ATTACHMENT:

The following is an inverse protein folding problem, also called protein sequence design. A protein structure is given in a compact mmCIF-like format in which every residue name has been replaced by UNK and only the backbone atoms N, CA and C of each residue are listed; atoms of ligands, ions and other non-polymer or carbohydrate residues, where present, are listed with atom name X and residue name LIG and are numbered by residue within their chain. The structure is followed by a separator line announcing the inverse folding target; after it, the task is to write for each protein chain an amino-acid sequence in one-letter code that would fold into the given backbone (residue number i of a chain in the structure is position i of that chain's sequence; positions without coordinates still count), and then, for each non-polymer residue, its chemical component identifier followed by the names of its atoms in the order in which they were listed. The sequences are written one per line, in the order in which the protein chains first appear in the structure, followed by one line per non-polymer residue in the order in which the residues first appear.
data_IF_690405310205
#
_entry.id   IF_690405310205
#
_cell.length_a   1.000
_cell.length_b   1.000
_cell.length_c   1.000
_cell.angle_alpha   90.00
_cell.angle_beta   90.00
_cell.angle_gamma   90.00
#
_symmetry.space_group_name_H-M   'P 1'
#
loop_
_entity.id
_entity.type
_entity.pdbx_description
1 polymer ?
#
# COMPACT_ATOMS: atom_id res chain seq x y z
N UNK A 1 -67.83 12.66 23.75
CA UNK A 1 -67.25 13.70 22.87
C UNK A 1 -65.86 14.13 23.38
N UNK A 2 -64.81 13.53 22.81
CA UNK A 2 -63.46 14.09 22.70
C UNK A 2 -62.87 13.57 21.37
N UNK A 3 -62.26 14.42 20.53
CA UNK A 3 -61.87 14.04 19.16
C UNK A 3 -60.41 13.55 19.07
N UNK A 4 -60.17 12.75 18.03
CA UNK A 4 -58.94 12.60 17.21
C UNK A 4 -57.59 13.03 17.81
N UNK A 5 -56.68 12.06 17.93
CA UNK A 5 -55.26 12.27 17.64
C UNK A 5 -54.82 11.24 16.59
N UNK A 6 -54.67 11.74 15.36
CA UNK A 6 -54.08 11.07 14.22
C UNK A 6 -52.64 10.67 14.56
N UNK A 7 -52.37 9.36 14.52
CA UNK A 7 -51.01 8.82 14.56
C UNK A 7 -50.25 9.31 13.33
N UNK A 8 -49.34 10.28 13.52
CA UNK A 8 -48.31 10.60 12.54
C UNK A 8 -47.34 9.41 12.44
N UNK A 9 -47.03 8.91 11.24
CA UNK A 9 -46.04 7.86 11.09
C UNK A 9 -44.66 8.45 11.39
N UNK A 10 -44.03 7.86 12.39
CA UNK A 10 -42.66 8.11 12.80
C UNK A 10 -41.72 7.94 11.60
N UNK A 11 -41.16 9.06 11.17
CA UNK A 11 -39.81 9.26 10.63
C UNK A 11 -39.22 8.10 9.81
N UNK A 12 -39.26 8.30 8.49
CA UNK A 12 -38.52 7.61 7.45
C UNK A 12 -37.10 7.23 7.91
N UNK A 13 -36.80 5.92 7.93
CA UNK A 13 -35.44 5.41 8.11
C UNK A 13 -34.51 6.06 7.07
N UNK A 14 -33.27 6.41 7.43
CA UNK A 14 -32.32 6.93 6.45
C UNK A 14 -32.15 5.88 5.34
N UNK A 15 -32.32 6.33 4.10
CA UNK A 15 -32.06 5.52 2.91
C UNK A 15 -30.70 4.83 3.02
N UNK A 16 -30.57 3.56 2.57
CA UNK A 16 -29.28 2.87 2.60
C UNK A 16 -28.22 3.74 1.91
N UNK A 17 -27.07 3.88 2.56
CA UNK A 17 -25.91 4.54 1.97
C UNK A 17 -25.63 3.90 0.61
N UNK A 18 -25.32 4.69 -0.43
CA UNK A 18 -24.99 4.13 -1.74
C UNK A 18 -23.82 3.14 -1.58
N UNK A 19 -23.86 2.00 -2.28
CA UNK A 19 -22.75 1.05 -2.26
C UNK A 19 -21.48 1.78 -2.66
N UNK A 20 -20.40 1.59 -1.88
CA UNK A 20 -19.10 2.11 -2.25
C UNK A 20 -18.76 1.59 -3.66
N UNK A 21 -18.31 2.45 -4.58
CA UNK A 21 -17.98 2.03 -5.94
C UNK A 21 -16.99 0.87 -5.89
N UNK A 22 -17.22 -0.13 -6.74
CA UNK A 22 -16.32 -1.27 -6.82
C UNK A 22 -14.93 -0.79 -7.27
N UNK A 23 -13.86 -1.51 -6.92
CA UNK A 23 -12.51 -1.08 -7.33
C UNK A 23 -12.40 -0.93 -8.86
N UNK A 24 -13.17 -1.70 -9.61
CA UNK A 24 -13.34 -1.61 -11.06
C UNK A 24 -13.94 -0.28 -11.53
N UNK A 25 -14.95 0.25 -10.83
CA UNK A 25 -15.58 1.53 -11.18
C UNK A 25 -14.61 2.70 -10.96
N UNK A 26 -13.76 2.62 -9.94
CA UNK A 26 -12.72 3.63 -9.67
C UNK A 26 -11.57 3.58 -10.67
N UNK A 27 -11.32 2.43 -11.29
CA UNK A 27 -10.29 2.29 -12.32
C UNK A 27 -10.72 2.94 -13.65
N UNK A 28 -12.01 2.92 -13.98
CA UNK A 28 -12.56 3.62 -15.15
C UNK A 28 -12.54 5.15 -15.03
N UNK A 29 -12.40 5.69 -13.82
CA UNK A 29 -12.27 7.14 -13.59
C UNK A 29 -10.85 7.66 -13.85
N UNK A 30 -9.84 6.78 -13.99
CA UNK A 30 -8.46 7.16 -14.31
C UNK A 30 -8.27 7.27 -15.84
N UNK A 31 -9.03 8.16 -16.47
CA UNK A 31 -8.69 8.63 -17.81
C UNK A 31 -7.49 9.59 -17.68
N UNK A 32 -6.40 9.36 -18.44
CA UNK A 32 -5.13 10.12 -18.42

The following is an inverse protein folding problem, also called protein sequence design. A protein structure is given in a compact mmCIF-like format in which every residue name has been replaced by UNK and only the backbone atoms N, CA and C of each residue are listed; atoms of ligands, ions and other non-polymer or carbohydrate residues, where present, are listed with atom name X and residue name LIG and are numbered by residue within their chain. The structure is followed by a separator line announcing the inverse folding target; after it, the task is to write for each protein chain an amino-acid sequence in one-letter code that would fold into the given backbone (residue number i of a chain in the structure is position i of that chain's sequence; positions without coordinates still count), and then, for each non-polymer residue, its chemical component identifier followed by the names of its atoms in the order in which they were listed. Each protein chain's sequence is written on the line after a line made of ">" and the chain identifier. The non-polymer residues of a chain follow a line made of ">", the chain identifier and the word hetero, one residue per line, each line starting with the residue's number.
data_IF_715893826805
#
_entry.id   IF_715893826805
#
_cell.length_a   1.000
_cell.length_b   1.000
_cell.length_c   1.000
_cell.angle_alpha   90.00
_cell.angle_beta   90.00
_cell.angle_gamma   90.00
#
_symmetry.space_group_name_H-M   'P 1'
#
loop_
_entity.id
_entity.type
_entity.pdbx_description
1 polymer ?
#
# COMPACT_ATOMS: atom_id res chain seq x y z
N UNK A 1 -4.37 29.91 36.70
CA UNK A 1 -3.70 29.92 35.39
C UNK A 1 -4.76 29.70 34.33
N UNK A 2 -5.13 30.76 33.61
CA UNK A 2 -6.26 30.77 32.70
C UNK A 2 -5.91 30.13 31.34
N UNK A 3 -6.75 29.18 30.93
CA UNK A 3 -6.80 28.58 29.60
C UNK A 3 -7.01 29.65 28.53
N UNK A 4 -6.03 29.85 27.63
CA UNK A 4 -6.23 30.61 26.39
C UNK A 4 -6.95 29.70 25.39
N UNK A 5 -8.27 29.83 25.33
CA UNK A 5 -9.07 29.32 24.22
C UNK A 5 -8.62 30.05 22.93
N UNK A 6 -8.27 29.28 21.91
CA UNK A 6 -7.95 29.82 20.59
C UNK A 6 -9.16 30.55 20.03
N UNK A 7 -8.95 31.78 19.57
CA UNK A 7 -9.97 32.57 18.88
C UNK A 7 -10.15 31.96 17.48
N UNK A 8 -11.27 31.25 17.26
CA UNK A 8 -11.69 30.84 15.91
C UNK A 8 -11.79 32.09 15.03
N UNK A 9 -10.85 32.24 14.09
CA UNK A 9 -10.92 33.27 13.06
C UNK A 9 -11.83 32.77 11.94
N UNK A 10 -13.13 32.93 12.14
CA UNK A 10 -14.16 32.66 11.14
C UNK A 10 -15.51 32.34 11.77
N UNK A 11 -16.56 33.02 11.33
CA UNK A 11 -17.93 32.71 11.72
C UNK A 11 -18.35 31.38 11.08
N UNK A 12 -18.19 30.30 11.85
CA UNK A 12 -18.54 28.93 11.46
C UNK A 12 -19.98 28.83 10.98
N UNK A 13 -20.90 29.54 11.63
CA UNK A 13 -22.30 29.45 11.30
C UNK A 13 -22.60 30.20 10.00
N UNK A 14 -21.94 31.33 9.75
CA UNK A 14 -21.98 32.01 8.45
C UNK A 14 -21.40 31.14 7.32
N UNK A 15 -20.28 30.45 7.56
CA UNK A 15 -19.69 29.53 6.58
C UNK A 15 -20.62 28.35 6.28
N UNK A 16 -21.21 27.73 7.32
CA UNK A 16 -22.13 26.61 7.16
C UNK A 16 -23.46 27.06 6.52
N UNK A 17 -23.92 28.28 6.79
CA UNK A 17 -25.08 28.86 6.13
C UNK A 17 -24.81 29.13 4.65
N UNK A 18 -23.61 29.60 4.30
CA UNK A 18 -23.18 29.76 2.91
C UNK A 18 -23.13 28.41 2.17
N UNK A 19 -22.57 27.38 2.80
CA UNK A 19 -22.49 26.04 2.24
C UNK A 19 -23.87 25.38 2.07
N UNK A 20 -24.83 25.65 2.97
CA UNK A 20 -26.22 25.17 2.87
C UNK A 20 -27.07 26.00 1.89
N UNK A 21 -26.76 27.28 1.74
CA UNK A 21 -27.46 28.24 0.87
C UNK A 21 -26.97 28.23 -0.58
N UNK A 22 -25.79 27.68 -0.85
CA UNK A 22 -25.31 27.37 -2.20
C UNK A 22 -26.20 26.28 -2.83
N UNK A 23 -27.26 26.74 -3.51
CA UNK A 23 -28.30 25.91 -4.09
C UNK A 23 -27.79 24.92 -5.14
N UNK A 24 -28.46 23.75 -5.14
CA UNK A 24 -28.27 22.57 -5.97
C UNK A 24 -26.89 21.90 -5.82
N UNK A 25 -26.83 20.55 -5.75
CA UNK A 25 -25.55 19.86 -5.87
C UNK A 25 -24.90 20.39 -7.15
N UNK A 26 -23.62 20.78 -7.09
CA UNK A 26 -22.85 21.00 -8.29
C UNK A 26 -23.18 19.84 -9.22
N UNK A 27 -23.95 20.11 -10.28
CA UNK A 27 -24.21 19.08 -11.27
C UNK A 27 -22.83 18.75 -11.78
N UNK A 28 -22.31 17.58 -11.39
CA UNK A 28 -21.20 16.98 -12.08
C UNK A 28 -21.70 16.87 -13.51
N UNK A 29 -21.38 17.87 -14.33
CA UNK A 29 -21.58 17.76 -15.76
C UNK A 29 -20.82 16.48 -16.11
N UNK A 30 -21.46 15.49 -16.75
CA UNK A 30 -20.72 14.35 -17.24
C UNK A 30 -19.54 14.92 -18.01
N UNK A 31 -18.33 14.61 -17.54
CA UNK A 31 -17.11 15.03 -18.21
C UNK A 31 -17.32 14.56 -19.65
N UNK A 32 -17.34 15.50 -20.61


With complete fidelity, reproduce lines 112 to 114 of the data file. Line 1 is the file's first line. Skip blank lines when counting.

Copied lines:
N UNK A 31 -9.03 8.16 -16.47
CA UNK A 31 -8.69 8.63 -17.81
C UNK A 31 -7.49 9.59 -17.68